Cons will be the focus of this review. Cloudera is at a critical juncture. The following is written out of sincere hope that Cloudera can improve. Potential new Clouderans - you have an opportunity to contribute to the solution; don't add to the problem. (1) Problematic engineering middle management. There are a few poisonous apples who are dragging down their teams and the company culture. Good managers are not being praised and rewarded/promoted. Well-meaning mediocre managers are not getting opportunities to train/improve. Manager hiring is starting to slide - poisonous apples and mediocre managers start to bring in people that lead to nepotism and empire-building. Leadership team have to spend too much energy playing adjudicator and diplomat regarding middle-management petty fights or rank-and-file pointing out dubious decisions. (2) Diluted Cloudera culture. Cloudera had a unique culture that was once the envy of other companies. It was respectful and truly open, where good ideas can get embraced regardless of origin and rank. Several things diluted the culture. (2.1) Open discussion somehow evolved into grandstanding. When that was rightly discouraged, there was collateral chilling effect on positive discussion. (2.2) Long-tenured employees emphasizing their experience lead to perceptions of diva-like behavior, however unintentionally. This compounds the chilling effect on open discussion. It also encourages problematic middle management to hide behind seasoned employees while eschewing hard-calls and accountability. (2.3) Parts of management becoming infatuated with and trying to copy cultures at other companies, without critically assessing Cloudera's unique strengths and other cultures well-known weaknesses. This is disheartening to the rank-and-file because their peers outside of Cloudera are already panning the cultures that the management tries to copy. (2.4) Personal heroism and long hours glorified. This was not a problem during the necessarily chaotic startup phase. It has become a problem because heroism masks the need to address structural deficiencies - heroism should be rare and exceptional not frequent and expected. Engineering morale and talent retention both suffered. There is a cultural drag as the business aims for efficiency and predictability in preparation for IPO. (3) Open source becoming a burden. This topic receives little visible discussion given Cloudera's sincere, thoughtful, and long-standing commitment to open source. There are a number of issues beyond the common open source detractor material in the trade press. (3.1) Misalignment between the open source community and Cloudera's business. Work that will earn committer status is not necessarily work that is highest priority for Cloudera. If engineering career development within Cloudera is solely tied to committer status, and people without that status are considered second-class citizens, it introduces considerable incentive and misalignment issues. (3.2) Engineering overhead and quality. This is an issue already well-felt by customers and well-appreciated by the leadership team. Cloudera's priority should be to deliver a polished product that customers love. A path to committer status is to deliver a major new feature. Polishing the product involves controlling the product surface area, but building new features will expand it. Over time, the open source bias in favor of new features accumulates into huge engineering overheads - merging changes made outside of Cloudera, making different components mutually compatible, bringing external code to high quality. Cloudera engineering should be Cloudera first. There is inherent misalignment if open source committer status is the sole measure of contribution and respect. (3.3) Inherent shortcomings in integration, usability, time to value. Big data use cases are expanding and diversifying. A rational approach is to solve new problems with existing systems, and when necessary, extend or re-architect on some fixed foundation. Open source incentives lead to an arguably irrational outcome: Whenever opportunity arises, develop an entirely new system, even if existing systems can sufficiently though imperfectly solve the problem. Do so because a new system leads to new project PMC and committer rosters, and hence additional opportunities for self advancement. This outcome creates a huge and unnecessary burden for both Cloudera and its customers. Cloudera has to spend an extraordinary amount of effort juggling an out-of-hand product suite (~15 major CDH components and counting, each component with irrationally growing product surface area). Customers spend an extraordinary amount of effort learning the product and getting it to work. The product should be as close to "turn-key" as possible. Customers' efforts should focus on the data analysis itself, and the data tools should become invisible. To paraphrase a Cloudera co-founder - the best minds of my generation are spending time assembling glorified calculators; that sucks. (4) Talent drain, the bad kind. Rank-and-file Clouderans are absolutely amazing. They have moved mountains under extraordinary circumstances to get Cloudera to where it is today. It's one thing if talent leaves positively to forge their own path and burnish Cloudera's external credentials. It's another if talent leaves because of mind-numbing inflexibility in career development or compensation. It's even worse if talent leaves in groups to avoid poisonous apples in middle-management. Cloudera's big data leader position means that no matter where departing talent lands, it lands on potential competitors.Continue reading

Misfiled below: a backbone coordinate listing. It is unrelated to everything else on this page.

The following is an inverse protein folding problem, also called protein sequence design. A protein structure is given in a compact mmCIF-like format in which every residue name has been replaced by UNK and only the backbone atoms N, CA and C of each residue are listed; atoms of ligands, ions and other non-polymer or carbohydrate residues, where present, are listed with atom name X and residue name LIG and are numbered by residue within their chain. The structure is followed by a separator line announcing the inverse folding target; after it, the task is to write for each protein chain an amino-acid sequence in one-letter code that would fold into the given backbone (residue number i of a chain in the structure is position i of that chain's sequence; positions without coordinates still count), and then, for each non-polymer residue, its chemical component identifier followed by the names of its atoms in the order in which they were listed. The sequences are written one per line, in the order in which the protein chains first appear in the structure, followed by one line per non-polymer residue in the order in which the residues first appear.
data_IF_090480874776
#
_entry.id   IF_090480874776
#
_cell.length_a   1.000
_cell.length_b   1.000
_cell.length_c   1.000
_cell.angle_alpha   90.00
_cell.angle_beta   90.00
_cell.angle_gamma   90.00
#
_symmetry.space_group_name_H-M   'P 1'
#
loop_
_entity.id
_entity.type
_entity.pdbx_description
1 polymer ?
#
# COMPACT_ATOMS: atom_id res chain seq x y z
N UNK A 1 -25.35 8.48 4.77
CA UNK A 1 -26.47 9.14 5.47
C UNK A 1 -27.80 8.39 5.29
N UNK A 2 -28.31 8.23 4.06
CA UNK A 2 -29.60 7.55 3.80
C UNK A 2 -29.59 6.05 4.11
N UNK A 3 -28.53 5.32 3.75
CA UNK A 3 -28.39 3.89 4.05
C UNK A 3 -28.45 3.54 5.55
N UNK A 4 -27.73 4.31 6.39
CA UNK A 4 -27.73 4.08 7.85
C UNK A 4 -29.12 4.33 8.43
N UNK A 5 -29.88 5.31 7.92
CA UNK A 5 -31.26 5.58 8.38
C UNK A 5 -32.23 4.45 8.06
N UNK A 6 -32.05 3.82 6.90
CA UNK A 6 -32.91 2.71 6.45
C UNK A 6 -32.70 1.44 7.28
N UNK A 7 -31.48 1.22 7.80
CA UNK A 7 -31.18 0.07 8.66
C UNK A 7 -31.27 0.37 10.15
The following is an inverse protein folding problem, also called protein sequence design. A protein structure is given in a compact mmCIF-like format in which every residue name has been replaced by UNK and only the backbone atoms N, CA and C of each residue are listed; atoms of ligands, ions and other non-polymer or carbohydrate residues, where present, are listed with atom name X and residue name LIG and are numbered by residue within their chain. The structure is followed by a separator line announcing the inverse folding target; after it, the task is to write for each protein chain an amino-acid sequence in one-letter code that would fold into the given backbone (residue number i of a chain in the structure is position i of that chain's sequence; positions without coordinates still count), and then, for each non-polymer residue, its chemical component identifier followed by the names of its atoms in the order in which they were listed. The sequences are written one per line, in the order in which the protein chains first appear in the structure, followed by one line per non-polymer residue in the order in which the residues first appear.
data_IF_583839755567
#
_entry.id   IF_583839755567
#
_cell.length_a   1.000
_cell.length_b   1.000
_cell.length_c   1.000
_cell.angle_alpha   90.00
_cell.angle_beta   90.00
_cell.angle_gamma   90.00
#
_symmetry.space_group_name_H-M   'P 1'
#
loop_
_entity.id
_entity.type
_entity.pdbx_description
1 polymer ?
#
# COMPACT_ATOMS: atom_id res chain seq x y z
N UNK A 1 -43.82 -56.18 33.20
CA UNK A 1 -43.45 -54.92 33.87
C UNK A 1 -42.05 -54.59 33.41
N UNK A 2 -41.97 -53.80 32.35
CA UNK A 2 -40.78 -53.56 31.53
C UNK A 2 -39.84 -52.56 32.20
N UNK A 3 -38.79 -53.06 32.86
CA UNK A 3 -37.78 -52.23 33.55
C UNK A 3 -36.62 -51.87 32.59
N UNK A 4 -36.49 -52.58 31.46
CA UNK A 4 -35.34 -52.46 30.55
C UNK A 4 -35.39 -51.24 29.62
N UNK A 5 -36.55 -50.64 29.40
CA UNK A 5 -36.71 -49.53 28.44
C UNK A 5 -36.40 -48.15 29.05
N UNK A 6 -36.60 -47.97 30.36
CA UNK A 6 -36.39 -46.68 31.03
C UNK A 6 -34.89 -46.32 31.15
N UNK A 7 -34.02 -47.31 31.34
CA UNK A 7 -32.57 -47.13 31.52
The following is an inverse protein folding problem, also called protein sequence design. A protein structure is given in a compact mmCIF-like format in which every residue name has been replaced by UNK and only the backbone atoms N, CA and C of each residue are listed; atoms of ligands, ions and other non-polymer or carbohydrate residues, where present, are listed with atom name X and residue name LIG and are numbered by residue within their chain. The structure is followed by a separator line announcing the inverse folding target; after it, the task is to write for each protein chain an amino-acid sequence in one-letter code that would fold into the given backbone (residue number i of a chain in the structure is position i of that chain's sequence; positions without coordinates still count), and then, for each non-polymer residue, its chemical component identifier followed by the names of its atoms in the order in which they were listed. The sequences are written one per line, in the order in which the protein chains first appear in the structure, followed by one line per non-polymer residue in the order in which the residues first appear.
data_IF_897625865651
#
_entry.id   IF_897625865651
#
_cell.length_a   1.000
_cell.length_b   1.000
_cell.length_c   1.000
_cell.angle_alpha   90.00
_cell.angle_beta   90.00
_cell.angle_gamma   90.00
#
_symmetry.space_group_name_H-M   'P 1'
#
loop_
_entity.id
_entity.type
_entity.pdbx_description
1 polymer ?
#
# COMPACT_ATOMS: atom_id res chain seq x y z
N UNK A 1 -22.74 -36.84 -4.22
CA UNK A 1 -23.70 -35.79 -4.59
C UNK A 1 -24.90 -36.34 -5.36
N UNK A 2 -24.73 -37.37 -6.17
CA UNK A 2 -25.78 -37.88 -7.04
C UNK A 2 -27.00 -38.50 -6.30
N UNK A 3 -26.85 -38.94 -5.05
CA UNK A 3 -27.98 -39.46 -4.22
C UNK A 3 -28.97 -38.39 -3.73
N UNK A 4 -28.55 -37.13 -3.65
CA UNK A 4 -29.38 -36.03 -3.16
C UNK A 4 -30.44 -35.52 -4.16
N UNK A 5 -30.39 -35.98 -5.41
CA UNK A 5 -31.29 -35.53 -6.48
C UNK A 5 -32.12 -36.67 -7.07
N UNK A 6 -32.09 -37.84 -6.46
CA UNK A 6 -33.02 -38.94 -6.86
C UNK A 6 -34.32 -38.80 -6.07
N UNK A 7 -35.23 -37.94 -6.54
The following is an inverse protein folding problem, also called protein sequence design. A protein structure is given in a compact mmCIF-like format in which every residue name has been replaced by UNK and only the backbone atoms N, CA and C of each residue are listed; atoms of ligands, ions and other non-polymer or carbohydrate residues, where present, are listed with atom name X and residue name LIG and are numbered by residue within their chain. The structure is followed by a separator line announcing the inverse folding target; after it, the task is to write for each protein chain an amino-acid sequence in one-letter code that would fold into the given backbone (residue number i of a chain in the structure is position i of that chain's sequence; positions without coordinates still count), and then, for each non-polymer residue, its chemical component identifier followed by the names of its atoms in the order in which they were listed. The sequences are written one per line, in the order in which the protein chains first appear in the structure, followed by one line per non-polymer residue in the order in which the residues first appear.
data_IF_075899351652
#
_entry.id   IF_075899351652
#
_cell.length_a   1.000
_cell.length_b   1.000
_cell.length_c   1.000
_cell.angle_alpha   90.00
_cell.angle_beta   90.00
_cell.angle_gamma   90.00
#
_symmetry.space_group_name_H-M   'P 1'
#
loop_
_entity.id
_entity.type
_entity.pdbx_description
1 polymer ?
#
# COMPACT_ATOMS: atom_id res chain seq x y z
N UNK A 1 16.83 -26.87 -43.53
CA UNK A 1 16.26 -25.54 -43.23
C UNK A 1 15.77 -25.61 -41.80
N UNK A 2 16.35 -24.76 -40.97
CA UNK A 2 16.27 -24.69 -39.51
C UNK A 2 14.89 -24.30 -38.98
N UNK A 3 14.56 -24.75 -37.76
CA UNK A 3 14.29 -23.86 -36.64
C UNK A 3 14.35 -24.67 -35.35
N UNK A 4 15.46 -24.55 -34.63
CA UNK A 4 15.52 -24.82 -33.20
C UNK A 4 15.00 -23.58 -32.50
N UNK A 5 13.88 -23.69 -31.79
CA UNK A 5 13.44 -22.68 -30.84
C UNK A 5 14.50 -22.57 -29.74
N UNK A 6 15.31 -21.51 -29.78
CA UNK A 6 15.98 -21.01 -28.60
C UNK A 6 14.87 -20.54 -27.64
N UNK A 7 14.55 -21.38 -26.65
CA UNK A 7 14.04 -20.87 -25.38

- Former Employee★★★★★